Researchers Upcycle Plastic Bottles into Prosthetic Limbs

Artificial limbs made from water bottles kill two birds with one stone: combatting pollution and saving on costs.

Prosthetic made from plastic bottles. / Image: DMU
Prosthetic made from plastic bottles. / Image: DMU

The world’s unfortunate pollution habit has been in news a lot lately. Whether it’s sea animals found caught in garbage, or scientists pulling plastic up from the deepest parts of the ocean, it’s never good news. However, a recent article from De Montfort University Leicester (DMU) reported that researchers are putting recycled plastic to good use. Apparently they’ve found a way to manufacture a prosthetic limb socket from recycled plastic bottles.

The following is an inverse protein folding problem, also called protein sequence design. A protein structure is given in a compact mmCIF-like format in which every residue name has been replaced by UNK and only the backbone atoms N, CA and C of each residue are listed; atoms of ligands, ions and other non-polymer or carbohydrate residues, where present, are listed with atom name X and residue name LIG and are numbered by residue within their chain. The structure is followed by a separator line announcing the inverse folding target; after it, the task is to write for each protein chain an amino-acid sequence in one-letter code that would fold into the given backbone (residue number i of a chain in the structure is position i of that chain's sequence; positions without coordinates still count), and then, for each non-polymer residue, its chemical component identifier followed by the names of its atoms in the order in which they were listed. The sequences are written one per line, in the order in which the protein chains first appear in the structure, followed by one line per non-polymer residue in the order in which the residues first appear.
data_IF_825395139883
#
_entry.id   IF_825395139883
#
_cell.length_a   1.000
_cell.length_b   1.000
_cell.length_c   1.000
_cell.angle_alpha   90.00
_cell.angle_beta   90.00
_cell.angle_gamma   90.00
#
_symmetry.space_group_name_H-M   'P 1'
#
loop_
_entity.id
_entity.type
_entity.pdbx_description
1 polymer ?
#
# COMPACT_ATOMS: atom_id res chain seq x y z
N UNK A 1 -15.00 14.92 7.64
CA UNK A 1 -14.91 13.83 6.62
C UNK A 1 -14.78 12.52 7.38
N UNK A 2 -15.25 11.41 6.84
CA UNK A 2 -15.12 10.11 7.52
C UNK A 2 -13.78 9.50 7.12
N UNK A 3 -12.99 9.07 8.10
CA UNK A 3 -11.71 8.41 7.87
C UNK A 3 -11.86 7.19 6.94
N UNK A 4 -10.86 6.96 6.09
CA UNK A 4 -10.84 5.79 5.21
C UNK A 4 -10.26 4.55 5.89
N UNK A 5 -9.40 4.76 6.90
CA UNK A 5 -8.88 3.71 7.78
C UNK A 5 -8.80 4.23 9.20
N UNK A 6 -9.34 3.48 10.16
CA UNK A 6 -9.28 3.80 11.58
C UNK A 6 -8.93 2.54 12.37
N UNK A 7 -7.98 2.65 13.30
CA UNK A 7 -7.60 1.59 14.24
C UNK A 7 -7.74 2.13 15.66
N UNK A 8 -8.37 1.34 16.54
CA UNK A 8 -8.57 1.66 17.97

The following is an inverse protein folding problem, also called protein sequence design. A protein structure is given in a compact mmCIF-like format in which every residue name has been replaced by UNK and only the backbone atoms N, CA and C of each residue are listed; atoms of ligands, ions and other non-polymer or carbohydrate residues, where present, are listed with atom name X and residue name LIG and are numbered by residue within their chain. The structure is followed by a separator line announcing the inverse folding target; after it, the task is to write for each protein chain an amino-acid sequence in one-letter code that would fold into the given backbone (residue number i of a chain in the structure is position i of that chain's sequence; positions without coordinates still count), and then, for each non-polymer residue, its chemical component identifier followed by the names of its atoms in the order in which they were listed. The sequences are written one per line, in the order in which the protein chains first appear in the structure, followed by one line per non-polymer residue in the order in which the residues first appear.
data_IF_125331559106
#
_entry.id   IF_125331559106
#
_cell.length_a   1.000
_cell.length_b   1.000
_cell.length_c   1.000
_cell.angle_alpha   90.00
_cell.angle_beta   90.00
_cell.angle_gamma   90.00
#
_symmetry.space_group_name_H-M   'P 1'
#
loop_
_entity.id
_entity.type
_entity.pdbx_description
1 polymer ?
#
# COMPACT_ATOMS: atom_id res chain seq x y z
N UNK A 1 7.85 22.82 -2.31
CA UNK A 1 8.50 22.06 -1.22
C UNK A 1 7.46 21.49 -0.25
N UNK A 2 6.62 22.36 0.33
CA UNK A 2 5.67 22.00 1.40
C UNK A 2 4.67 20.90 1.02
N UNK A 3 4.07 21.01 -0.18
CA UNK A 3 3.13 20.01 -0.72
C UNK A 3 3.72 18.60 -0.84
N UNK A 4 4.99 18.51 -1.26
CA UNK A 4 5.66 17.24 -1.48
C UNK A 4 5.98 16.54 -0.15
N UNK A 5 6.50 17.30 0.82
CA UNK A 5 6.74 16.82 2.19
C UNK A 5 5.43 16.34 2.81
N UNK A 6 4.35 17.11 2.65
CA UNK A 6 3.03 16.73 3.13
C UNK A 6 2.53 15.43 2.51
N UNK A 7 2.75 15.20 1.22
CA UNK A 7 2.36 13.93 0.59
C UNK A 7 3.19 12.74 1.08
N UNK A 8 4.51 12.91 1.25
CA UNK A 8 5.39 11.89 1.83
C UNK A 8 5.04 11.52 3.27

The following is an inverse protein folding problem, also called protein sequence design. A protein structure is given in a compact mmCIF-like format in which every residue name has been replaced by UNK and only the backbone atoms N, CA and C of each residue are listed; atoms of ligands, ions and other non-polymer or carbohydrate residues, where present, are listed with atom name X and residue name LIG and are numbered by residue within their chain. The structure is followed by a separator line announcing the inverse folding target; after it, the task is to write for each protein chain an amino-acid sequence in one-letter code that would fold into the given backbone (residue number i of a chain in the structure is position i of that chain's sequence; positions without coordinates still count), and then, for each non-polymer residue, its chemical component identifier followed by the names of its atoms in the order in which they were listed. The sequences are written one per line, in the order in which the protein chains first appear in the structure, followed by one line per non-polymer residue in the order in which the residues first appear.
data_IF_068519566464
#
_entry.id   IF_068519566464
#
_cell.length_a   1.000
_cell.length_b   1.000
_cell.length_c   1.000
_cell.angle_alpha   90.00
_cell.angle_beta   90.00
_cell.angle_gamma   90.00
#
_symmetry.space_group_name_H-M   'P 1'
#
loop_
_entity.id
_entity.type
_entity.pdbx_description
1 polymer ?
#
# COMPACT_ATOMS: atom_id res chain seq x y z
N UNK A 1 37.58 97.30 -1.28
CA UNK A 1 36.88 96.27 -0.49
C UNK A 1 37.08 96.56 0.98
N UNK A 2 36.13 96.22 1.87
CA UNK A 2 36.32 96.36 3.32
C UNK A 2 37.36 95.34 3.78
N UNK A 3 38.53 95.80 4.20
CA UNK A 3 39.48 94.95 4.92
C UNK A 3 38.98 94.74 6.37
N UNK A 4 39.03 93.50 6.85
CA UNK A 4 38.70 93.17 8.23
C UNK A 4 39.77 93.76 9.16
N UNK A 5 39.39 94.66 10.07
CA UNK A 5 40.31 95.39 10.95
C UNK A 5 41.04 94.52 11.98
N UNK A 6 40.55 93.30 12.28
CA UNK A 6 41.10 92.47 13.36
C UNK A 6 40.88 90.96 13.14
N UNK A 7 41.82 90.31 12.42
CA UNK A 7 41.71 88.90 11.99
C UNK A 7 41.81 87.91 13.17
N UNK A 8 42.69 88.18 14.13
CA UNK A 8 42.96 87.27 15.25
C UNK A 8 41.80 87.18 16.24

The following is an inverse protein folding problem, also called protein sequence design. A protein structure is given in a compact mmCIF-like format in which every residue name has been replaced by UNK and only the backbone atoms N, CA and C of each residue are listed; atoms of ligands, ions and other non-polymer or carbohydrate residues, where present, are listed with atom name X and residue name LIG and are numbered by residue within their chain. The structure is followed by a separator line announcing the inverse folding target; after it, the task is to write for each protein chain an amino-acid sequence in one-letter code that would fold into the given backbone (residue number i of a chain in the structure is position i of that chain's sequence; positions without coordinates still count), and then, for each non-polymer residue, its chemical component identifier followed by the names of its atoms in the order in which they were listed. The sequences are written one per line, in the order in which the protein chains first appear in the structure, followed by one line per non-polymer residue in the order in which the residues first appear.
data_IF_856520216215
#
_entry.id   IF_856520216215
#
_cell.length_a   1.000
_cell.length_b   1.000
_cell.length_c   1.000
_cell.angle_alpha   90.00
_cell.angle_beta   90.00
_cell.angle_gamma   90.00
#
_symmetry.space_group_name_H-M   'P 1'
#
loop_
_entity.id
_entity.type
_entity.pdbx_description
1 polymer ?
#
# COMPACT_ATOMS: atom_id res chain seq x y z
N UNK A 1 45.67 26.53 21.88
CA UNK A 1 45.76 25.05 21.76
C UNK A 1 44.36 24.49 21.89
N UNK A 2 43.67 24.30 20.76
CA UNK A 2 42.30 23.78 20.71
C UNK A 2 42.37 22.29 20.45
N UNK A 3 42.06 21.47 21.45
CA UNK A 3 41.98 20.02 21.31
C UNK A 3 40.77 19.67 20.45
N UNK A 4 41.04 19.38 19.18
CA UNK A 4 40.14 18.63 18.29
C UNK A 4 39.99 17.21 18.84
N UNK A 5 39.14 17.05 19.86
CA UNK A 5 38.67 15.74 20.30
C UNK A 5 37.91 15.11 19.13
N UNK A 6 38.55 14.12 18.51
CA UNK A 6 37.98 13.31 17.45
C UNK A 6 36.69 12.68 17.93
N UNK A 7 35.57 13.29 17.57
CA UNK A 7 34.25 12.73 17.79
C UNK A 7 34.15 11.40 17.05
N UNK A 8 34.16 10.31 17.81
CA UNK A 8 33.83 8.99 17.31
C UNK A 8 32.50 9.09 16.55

A senior lecturer in Mechanical Engineering at DMU ground the bottles down into a granulated material and spun polyester yarns that were then heated to into a solid, lightweight material he molded into the limbs. While using recycled materials is good for the environment, the biggest benefit is the cost savings. Producing a prosthetic socket from recycled plastic costs just $12, compared to the current industry average of $6,100. The team at DMU created two sockets and took them to India for trials on two patients: one who had his leg amputated above the knee, and one how had his amputated below the knee. The next step is a larger-scale study so that the design can be personalized to meet patients’ individual needs.

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